Proposition 1

Let \(K\) be a Tso-Kripke structure whose labeling function \(\mathcal {L}\) is such that \(\equiv _{\mathcal {L}} \supseteq \equiv _{[S,N] = S[S,N']}\). Then \(K_{\textsc {Us}}\) simulates \(K\).

Fig. 6.

Approximated state spaces

Experiments. Figure 6 presents the results of some of our experiments. The vertical axis corresponds to the size of the state space in terms of number of states. In the horizontal axis we have our four mutual exclusion algorithms and, for each of them, the result obtained without (1st column) and with the above discussed approximations: Om (2nd column), Fc (3rd column), and Us (4th column). Clearly, not all explorations make sense since some of the approximations are unsound or incomplete but we included them here for a more comprehensive presentation of our experiments. The most relevant observation is that simple approximations such as Us, do provide finite state spaces but may enormously contribute to the state space explosion. This is evident in the considered mutual exclusion programs which are finite-state since they are 1-entry instances of the algorithms (i.e. with no loop). Section 5 discusses several sophisticated techniques that can provide more efficient approximations.

4.3 Partial-Order Reduction

As we have seen, relaxed memory models introduce a large amount of non-determinism in the state space of concurrent programs. In the case of the Tso, this is due to the introduction of buffers, which delay updates that are non-deterministically committed at any time. Such non-determinism may lead to an increase of the interleaving of actions some of which may be equivalent. A popular and successful family of techniques to cope with this problem is Partial Order Reduction (POR) [17, 18, 19]. These techniques have been extended and implemented in several ways and are often part of the optimization features of verification tools such as model checkers, and they have been already successfully applied in the verification of programs under relaxed memory models [20, 21].

POR in Maude. An easy way to adopt POR in Maude-based verification is to instantiate the generic language-independent approach described in [22], that we shall refer to as PorM. The method discharges relatively little requirements on a language designer: (i) a formal executable specification of the semantics of the programming language \(L\) under consideration (Pimp in our case) as a rewrite theory \(\mathcal {R}_{L}\) satisfying some reasonable conditions explained below, and (ii) the specification of some properties of the language (e.g. an approximation of dependencies between actions). The latter, of course, may require some manual proof. The advantages of the method are that no additional proof is needed to guarantee the correctness of the approach, and that no change in the underlying verification capabilities of Maude are necessary.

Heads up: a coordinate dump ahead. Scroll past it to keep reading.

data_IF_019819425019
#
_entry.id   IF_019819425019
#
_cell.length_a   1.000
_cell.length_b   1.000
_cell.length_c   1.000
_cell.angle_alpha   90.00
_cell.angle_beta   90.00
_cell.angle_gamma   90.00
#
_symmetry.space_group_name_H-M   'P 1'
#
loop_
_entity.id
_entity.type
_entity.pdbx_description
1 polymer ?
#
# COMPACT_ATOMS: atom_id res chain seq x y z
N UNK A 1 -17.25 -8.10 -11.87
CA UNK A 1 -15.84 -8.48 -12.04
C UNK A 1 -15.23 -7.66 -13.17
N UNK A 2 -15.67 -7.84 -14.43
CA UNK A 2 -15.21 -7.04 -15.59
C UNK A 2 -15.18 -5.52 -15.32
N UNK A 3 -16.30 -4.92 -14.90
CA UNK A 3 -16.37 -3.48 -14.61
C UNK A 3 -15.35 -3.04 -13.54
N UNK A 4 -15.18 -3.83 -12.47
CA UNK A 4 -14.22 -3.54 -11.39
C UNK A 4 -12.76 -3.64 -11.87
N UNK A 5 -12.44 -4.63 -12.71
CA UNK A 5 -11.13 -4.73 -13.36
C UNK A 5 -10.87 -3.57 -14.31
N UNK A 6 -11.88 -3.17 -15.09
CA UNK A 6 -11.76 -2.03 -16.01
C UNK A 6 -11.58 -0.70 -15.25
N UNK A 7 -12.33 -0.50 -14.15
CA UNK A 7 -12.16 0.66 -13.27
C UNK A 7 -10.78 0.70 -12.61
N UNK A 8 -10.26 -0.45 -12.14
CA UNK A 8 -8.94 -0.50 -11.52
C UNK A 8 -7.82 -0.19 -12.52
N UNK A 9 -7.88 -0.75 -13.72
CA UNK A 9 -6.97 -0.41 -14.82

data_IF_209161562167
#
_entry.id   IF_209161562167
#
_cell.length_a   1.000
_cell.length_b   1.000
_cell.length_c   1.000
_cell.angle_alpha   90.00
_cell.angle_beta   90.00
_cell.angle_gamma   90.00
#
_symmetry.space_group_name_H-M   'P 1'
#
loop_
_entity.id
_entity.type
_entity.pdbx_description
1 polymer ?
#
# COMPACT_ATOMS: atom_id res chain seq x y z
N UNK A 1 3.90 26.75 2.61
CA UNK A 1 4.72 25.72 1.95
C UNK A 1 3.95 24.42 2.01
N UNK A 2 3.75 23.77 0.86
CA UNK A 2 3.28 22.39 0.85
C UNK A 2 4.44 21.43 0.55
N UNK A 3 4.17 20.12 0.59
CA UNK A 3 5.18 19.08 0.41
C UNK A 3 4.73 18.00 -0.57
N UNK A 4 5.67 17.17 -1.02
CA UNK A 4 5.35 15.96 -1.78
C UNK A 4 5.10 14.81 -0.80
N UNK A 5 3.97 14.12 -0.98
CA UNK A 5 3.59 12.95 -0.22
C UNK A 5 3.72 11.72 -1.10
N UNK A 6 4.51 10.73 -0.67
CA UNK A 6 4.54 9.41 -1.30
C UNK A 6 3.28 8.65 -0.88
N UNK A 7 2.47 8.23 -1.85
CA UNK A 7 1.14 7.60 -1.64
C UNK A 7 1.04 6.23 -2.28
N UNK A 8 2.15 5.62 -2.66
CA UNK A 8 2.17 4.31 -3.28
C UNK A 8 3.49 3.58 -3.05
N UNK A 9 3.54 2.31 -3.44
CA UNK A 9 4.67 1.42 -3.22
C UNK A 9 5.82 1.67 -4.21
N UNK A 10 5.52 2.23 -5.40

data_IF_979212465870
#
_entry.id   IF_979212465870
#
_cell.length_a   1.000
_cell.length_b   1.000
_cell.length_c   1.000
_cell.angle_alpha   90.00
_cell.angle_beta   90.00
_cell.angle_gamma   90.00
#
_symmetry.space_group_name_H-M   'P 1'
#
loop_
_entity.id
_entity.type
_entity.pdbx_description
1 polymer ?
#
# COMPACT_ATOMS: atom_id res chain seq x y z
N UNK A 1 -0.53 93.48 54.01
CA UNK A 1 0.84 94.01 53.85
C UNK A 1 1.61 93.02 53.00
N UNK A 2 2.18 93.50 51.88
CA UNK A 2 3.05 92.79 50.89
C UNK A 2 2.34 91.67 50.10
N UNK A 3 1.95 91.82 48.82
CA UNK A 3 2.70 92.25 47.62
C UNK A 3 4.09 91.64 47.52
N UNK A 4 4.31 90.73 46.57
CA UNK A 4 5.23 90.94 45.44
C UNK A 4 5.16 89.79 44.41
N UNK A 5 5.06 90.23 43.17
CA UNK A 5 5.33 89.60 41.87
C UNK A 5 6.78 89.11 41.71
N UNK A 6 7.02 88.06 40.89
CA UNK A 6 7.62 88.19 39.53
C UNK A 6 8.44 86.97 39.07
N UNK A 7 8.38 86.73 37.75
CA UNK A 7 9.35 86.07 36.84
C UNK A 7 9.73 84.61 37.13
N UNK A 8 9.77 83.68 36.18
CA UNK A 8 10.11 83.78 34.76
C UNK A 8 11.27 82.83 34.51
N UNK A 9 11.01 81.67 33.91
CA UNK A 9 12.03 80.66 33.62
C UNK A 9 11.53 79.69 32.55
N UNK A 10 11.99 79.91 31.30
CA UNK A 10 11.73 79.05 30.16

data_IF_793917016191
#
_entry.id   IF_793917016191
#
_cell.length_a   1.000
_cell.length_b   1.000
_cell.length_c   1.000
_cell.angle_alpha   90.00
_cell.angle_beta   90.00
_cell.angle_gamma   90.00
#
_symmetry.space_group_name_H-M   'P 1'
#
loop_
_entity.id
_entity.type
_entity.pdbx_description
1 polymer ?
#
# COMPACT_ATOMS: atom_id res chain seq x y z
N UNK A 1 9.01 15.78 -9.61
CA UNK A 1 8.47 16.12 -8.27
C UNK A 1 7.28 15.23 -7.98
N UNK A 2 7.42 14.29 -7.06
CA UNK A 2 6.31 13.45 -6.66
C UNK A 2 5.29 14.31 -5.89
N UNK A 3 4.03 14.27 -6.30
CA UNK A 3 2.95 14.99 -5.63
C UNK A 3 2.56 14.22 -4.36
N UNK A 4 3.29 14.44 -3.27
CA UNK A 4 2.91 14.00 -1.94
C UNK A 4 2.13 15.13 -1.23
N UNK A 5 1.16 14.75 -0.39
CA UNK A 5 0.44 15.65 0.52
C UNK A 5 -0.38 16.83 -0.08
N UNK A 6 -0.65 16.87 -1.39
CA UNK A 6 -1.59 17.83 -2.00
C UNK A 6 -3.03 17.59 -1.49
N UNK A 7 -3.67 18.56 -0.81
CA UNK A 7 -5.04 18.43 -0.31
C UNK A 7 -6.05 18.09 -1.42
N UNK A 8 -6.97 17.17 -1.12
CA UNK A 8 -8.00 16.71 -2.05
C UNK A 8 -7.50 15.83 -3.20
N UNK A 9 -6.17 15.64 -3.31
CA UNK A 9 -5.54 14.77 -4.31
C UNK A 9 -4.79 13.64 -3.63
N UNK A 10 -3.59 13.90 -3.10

We recall that the main idea underlying the ample set approach to POR [18], considered in PorM, is to prune redundant parts of the state space, avoiding the exploration of paths that do not bring additional information. This is done by considering at each state \(s\) a subset of its successors called ample set. For presentation purposes, we recall now some useful definitions. Let \(K\) be the Kripke structure under consideration. We denote with \( enabled (s)\) the set of all the enabled transitions in state \(s \in S\), i.e. Open image in new window . We sometimes use the notation \(t(s)\) to denote the target \(s'\) of transition Open image in new window . Two fundamental concepts in POR are those of invisibility of actions and independence between actions and between transitions.

Definition 4

(invisibility). Let \(K\) be a Kripke structure. A transition \(s \mathop {}\limits ^{\underrightarrow{\ \alpha \ }} s'\) is invisible in \(K\) iff \(\mathcal {L}(s) = \mathcal {L}(s')\). Similarly, an action \(\alpha \) is invisible if all transitions \(s \mathop {}\limits ^{\underrightarrow{\ \alpha \ }} s'\) are invisible.

Definition 5

(independence). Two transition \(t_0\), \(t_1\) are independent if for each state \(s\) such that \(t_0 \in enabled (s)\) and \(t_1 \in enabled (s)\) it holds: \(t_1 \in enabled (t_0(s))\), \(t_0 \in enabled(t_1(s))\), and \(t_0(t_1(s)) = t_1(t_0(s))\). We define the independence relation \(\mathcal {I} \subseteq T \times T\) as \(\lbrace (t_0, t_1) \, \mid \, t_0 \ \text {and}\ t_1 \, \text {are independent}\rbrace \).

In words, independent transitions do not disable each other, and their execution commutes. If two transitions are not independent, we say that they are dependent. We let \(\mathcal {D}\) be simply defined as \(\mathcal {D} = (T \times T) \setminus \mathcal {I}\).